The cross-section converter (16) is mounted on a rotating table (17) which is attached to the top of the housing (110) by means of 2 knurled screws here. The housing (110) serves for receiving the foot or the hand of the patient in order to irradiate all five toenails or fingernails with light. The housing (110) has the primary function of screening light because otherwise neither the patient nor the physician or the podologist could bear the extreme brightness of the scattered light during the light exposition.
 Wearing protective glasses as an alternative would be cumbersome. The foot rests on the base plate (112) connected to the housing (110). The housing (110) and the base plate (112) form a kind of shoe ("light shoe") into which the foot can be pushed. The bulge (111) facilitates the "slipping" into the shoe.
 For hygienic reasons, an insert (113) which can be exchanged for each patient, so to say as a disposable part or as a metal plate which can easily be removed and disinfected in liquid media, can be positioned on the base plate (112). The insert (113) can in the simplest configuration be a sheet of paper with upright edges adapted to the light shoe on which the foot of the patient rests during the irradiation. The patient can sit during the irradiation which typically takes about 10 minutes while the podologist treats the second foot (cutting, grinding, preparation for irradiation or post-processing after irradiation).
 Because of the high radiation density of the radiation applied to the nail plate (e.g. 50-100 mW/cm2), the application of a ventilator not shown here or at least of shaded ventilation slots at the face of the housing (110) is recommended because of the noticeable heat action so that a maximum irradiation density can be maintained without noticeable pain for the patient. Apart from the glare-shield effect, the shield housing (110) has to have two other functions, however: First, it has to have a certain strongly attenuated optical transparency because this allows the patient or the podologist to observe or control the position of the toenails during the optical irradiation at any time. Moreover, the walls of the housing (110) should satisfy the function of a long-pass filter, i.e. they should be transparent for long-wavelength orange and/or red light and opaque for short-wavelength (blue, green) visible light.
 This characteristic is favorable because in the case of an irradiation of the nails with ultraviolet, violet or blue light, most preferably in the spectral range 390 nm<λ<430 nm, the remaining nail fungus can be excited to fluoresce in the orange, reddish spectral range which is very favorable for the diagnosis of the nail fungus. This additional optical characteristic of the housing (110) implies the important advantage for the patient and the podologist that also the status of the fungus infestation can be evaluated at any time by the dermatological irradiation device according to the invention, namely much more clearly than it would be possible in the case of an irradiation with strong white light.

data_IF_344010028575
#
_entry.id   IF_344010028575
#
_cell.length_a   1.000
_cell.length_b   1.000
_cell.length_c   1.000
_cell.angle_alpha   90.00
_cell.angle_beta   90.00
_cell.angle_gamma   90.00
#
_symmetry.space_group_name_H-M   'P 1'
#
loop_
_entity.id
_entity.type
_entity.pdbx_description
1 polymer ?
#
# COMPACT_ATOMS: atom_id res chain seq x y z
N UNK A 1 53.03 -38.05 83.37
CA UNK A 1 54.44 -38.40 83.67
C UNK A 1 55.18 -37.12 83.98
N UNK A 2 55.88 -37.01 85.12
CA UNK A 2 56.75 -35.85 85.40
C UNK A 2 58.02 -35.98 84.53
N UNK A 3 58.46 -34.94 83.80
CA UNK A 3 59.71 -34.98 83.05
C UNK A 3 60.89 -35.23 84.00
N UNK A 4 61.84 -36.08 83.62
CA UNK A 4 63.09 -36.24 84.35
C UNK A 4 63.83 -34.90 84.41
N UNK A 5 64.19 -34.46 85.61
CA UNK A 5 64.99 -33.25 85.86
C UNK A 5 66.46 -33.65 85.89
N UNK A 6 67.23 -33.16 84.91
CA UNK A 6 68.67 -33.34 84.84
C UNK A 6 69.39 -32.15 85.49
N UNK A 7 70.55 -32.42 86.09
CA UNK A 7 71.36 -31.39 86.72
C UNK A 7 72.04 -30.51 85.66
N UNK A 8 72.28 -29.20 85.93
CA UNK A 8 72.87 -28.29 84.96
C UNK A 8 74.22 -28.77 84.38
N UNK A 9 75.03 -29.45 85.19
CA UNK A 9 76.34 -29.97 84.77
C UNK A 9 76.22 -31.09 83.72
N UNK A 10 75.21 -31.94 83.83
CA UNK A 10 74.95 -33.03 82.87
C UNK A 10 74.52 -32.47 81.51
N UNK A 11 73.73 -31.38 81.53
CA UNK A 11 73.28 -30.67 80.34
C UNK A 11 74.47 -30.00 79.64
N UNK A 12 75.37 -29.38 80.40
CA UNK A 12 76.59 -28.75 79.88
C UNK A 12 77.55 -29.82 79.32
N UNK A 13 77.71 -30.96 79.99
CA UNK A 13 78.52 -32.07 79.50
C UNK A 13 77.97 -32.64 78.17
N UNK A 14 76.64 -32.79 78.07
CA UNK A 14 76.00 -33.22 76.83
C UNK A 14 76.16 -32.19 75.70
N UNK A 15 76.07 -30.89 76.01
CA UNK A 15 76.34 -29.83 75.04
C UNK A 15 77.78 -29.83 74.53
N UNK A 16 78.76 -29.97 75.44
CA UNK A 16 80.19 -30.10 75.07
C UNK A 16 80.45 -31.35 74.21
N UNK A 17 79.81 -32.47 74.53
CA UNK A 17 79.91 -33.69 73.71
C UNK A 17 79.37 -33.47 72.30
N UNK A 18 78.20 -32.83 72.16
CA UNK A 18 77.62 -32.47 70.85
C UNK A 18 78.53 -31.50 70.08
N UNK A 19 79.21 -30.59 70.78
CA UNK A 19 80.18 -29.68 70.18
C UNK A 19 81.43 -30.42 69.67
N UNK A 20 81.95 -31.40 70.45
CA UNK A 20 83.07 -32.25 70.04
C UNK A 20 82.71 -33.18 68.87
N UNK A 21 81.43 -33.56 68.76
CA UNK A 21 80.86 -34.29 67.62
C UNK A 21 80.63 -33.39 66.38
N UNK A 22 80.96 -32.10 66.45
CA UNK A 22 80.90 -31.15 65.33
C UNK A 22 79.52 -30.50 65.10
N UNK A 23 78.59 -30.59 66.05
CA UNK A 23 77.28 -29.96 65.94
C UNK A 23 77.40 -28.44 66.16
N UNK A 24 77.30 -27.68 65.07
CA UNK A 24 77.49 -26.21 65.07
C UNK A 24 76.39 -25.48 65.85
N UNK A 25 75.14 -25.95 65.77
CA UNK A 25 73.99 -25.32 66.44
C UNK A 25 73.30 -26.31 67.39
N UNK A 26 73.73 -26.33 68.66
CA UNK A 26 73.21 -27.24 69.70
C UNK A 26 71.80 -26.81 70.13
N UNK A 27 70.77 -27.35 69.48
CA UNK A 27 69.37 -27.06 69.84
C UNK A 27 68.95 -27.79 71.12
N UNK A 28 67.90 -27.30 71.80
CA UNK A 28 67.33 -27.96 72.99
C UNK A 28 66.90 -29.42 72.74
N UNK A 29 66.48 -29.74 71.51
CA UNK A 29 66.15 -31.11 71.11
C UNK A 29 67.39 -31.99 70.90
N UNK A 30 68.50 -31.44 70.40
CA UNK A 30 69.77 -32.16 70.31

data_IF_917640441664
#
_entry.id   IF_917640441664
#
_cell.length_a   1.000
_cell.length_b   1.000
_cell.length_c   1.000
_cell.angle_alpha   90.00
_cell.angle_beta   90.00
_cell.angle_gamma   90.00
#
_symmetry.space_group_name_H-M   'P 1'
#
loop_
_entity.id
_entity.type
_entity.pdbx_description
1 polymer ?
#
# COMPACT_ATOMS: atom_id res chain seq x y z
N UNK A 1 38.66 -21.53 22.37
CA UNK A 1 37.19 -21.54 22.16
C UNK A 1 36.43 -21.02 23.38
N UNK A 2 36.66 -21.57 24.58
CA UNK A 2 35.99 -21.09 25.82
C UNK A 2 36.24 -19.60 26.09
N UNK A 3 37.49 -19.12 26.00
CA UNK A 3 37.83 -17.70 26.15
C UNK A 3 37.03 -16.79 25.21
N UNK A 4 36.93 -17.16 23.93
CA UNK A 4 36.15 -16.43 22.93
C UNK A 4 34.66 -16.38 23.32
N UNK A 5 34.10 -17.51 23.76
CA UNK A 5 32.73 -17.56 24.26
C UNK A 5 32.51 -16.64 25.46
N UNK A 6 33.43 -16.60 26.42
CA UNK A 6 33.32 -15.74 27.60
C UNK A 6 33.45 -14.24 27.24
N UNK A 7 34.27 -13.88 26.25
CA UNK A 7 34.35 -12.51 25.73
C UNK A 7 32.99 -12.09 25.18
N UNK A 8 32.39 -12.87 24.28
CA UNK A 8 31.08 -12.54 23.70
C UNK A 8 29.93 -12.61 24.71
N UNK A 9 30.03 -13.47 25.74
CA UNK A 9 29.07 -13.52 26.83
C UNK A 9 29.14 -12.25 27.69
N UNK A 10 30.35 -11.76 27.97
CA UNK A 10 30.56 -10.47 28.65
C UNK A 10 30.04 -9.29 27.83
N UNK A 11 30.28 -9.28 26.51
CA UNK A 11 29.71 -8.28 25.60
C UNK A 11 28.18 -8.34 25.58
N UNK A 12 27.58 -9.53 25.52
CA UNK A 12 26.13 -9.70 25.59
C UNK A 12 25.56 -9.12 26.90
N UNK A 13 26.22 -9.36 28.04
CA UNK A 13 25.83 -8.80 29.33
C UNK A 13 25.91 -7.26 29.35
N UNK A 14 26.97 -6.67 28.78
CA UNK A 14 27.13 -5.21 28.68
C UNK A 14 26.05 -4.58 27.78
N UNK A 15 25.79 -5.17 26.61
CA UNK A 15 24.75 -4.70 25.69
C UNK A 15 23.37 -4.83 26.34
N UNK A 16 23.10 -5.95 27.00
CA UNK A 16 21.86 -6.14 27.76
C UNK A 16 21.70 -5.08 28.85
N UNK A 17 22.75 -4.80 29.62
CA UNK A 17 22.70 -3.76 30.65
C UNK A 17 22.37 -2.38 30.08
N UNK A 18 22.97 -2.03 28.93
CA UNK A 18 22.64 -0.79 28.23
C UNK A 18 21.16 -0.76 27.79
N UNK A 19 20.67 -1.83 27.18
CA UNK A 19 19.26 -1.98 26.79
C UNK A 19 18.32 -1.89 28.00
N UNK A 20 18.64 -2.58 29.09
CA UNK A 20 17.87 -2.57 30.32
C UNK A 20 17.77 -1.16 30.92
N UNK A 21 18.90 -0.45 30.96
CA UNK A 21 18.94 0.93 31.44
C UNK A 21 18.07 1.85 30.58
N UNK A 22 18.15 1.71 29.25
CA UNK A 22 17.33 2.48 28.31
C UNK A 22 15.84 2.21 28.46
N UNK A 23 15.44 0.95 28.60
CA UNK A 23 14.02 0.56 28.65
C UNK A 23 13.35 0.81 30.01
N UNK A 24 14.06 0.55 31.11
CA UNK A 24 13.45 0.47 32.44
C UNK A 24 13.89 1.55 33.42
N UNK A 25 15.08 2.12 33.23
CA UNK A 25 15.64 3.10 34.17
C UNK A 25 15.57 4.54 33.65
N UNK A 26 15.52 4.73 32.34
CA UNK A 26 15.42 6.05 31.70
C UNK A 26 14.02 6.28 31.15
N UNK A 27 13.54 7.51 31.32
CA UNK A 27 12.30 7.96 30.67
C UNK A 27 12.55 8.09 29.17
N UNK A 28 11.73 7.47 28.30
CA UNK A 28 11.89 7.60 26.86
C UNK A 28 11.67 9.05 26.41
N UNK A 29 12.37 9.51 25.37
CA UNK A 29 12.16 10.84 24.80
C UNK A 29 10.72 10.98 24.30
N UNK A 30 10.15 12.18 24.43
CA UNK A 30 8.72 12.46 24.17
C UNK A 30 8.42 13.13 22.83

One configuration of the housing (110) which has proved favorable for all 3 functions (glare shield, position control, fluorescence diagnosis) is that the walls of the housing (110), i.e. the side faces, the front face, the top surface and the rotating plate (17), are made of 3 mm thick plexiglass which is colored light red or dark red or orange.
 The optical transmission (T) of this colored 3 mm thick plexiglass plate can have the following approximate transmission characteristic:
T≈0% in the range of 300 nm<λ<500 nm T=50% lies in a range of 500 nm<λ<600 nm T=90% lies in a range of 600 nm<λ<750 nm
 FIG. 2 shows the "light shoe" with the patient foot (214) positioned on the disposable paper padding (213) which is put onto the base plate (212) in advance. The cross-section converter (26) with the liquid light guide (24) in its tapered light entrance end generates a rectangular elongated beam profile (216) indicated here by the geometrical limitation rays (215). The beam profile (216) completely overlaps all five nail plates of the toes, wherein a certain overlap of about 10 mm at each of the four limitation lines is allowed or necessary for guaranteeing a complete beam coverage of the toenail ledge under consideration of different foot sizes and individual anatomic differences.
 A further increase of the area of the light profile (216) is not recommended because otherwise an unnecessary reduction of the optical power density measured in W/cm2 on the area of the toenail to be irradiated would be the consequence. In general, the optical power density should be as high as possible in the practice operation, i.e. it should be close to the limit at which thermal pain would be generated because else no sufficient therapeutical effect could be obtained in a reasonable time tolerable for the practice operation in the order of 5-20 minutes.
 An example for the practice treatment of nail fungus will be described in a short form here for the sake of a better understanding.